NK: Eventually it will happen. Today they are not finding it difficult. Brands today are looking at it from the perspective that if a Flipkart gives me a discount, I can get my net sales. But it will hurt when you realise that your brick and mortar is not there tomorrow and you cannot offer a customer experience. So once that hurting starts to happen, you will have to bring back the brick and mortar by doing what a Sony does today, where people don’t buy but only experience. As a customer, you want to touch, feel the product before you order. The products that are doing far better in the space of internet are books or branded products where choice isn’t that important and price is the reason for you to choose that platform. Flipkart is a platform or a virtual marketplace. So you are choosing Flipkart over an Amazon because he’s offering you higher discounts and not because it is a better experience.
There used to be a brand of detergents. All their life, they provided customers with a free bucket at the time of purchase. The months in which they did not provide the said bucket, their brand would not sell.  Today one of the largest brands in detergents is Ghadi out of Kanpur. They have discounted the product over other brands but they do not give discounts on the MRP. It’s positioned as a discounted brand on others, that’s their price point.
Is this more pronounced in some categories? Which are they?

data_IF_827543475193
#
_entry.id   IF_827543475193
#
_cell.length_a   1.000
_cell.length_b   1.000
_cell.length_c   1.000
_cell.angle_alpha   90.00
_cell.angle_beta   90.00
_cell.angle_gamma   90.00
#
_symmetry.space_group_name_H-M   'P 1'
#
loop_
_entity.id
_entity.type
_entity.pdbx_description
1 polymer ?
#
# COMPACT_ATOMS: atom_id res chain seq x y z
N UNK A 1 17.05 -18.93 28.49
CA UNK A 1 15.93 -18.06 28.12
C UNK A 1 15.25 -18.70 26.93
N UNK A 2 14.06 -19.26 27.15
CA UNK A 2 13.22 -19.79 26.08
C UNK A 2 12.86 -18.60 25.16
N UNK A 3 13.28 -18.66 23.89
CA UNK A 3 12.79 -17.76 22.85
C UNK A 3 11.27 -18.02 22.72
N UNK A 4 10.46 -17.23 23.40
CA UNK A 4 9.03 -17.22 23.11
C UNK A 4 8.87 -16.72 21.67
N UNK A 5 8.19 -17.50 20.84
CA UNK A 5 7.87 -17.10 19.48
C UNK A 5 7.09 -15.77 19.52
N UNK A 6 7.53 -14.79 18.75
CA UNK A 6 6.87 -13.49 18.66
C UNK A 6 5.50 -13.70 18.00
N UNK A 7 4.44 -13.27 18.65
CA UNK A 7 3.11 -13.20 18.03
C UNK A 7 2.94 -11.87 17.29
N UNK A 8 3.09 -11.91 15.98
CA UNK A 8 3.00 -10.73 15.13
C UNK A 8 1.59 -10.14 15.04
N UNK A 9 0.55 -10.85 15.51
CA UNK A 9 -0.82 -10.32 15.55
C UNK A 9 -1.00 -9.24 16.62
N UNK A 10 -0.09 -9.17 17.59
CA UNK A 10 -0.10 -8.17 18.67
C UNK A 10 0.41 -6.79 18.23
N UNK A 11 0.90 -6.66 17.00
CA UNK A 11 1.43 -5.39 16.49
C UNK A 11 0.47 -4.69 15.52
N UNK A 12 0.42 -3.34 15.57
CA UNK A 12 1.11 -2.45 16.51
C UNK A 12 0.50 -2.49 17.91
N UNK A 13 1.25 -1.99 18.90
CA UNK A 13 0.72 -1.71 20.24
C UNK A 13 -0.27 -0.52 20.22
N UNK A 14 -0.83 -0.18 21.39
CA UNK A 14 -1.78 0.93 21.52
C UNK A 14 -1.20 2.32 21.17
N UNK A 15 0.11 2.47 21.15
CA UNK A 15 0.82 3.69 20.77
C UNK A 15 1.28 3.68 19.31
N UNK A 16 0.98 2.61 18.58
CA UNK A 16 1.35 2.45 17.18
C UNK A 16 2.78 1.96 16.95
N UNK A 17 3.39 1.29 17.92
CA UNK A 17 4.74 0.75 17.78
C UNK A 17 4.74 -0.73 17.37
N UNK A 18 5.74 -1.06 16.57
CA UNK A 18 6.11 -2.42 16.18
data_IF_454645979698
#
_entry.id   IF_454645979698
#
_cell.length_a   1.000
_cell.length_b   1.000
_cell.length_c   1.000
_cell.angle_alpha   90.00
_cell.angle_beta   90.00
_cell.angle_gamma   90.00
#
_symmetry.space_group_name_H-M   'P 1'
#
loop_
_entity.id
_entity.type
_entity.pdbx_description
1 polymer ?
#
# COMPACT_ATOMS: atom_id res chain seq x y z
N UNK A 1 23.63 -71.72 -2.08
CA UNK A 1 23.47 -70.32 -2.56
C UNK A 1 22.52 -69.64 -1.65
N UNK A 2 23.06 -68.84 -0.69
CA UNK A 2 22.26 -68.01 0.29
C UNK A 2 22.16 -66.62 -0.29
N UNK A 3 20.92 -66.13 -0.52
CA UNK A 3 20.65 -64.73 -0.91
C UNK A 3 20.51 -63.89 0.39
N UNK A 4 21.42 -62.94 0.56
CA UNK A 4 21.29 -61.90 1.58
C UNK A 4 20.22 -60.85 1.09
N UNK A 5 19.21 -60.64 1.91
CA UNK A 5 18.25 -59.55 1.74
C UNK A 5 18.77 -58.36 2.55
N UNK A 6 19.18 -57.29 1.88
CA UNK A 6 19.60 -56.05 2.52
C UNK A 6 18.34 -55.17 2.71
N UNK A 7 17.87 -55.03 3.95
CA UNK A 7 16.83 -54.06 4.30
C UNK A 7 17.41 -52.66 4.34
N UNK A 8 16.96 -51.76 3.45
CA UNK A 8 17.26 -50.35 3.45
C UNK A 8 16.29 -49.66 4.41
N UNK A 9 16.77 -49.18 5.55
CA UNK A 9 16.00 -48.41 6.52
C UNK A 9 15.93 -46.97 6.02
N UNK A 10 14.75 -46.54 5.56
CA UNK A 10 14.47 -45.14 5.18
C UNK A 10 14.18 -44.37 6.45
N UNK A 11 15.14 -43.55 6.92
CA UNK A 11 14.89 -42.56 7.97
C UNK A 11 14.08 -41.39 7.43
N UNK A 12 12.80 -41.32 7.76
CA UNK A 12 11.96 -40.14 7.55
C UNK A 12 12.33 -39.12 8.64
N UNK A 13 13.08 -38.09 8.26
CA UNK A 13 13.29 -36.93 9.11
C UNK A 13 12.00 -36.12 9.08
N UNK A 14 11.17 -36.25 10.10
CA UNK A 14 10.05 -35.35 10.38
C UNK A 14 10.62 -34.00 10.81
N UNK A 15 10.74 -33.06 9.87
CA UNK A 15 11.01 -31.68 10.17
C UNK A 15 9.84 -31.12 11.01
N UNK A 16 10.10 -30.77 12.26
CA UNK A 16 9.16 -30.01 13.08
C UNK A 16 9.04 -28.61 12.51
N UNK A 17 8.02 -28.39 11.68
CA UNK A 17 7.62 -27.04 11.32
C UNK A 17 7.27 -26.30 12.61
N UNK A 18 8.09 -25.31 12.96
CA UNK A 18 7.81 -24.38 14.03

SS: I don’t think the problem is more acute in individual categories. The differentiator is the strength of the brand. Some categories have weak brands and so appear more susceptible.
NK: In my opinion, it comes to mostly branded products . I think the more pronounced categories we are talking about are coming from smartphones and gets extended to books and CDs, where the product purchased is sealed when delivered. It is getting into some product categories like shoes and others, but there has been a certain amount of backlash as fitment has been an issue. Till a time when everyone could fit into standard sizes like it happens in Europe, those categories may not work here.
Is it more of a challenge for a brand to stand out online without discounts? And even with discounts?
SS: Wrong question. The challenge is to be a strong brand. Unfortunately, too many brands focus just on the retailer and not enough on brand values. Hence they are at the mercy of the retailer and appear damaged when the retailer discounts them. I think we have to stop thinking of online and off-line. We have to think of brand strength and retail strength. That will determine whether the brand is affected or not.